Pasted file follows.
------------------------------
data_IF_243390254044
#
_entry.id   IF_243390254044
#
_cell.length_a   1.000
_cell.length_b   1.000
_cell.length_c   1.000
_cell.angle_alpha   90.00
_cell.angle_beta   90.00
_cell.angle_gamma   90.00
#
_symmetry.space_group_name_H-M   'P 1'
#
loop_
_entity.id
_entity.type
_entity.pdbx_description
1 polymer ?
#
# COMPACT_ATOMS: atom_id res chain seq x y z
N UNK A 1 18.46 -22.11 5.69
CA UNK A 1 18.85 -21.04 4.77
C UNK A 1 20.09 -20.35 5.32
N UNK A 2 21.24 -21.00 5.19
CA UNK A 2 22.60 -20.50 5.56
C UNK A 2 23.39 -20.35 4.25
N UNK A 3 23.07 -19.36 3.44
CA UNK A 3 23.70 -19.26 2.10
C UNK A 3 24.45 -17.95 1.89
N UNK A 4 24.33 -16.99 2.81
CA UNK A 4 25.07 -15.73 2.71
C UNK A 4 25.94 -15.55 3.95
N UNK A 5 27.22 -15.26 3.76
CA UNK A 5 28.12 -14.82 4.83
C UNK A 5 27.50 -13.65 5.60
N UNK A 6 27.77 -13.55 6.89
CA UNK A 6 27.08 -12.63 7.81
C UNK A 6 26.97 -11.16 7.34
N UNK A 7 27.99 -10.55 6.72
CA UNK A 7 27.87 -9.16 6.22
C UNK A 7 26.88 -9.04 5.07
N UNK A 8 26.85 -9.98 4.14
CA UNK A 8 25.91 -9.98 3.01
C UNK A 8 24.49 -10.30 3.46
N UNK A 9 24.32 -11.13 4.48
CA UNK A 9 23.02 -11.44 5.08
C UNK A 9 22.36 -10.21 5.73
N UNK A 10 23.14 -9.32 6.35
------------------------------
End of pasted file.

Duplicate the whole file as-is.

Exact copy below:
data_IF_243390254044
#
_entry.id   IF_243390254044
#
_cell.length_a   1.000
_cell.length_b   1.000
_cell.length_c   1.000
_cell.angle_alpha   90.00
_cell.angle_beta   90.00
_cell.angle_gamma   90.00
#
_symmetry.space_group_name_H-M   'P 1'
#
loop_
_entity.id
_entity.type
_entity.pdbx_description
1 polymer ?
#
# COMPACT_ATOMS: atom_id res chain seq x y z
N UNK A 1 18.46 -22.11 5.69
CA UNK A 1 18.85 -21.04 4.77
C UNK A 1 20.09 -20.35 5.32
N UNK A 2 21.24 -21.00 5.19
CA UNK A 2 22.60 -20.50 5.56
C UNK A 2 23.39 -20.35 4.25
N UNK A 3 23.07 -19.36 3.44
CA UNK A 3 23.70 -19.26 2.10
C UNK A 3 24.45 -17.95 1.89
N UNK A 4 24.33 -16.99 2.81
CA UNK A 4 25.07 -15.73 2.71
C UNK A 4 25.94 -15.55 3.95
N UNK A 5 27.22 -15.26 3.76
CA UNK A 5 28.12 -14.82 4.83
C UNK A 5 27.50 -13.65 5.60
N UNK A 6 27.77 -13.55 6.89
CA UNK A 6 27.08 -12.63 7.81
C UNK A 6 26.97 -11.16 7.34
N UNK A 7 27.99 -10.55 6.72
CA UNK A 7 27.87 -9.16 6.22
C UNK A 7 26.88 -9.04 5.07
N UNK A 8 26.85 -9.98 4.14
CA UNK A 8 25.91 -9.98 3.01
C UNK A 8 24.49 -10.30 3.46
N UNK A 9 24.32 -11.13 4.48
CA UNK A 9 23.02 -11.44 5.08
C UNK A 9 22.36 -10.21 5.73
N UNK A 10 23.14 -9.32 6.35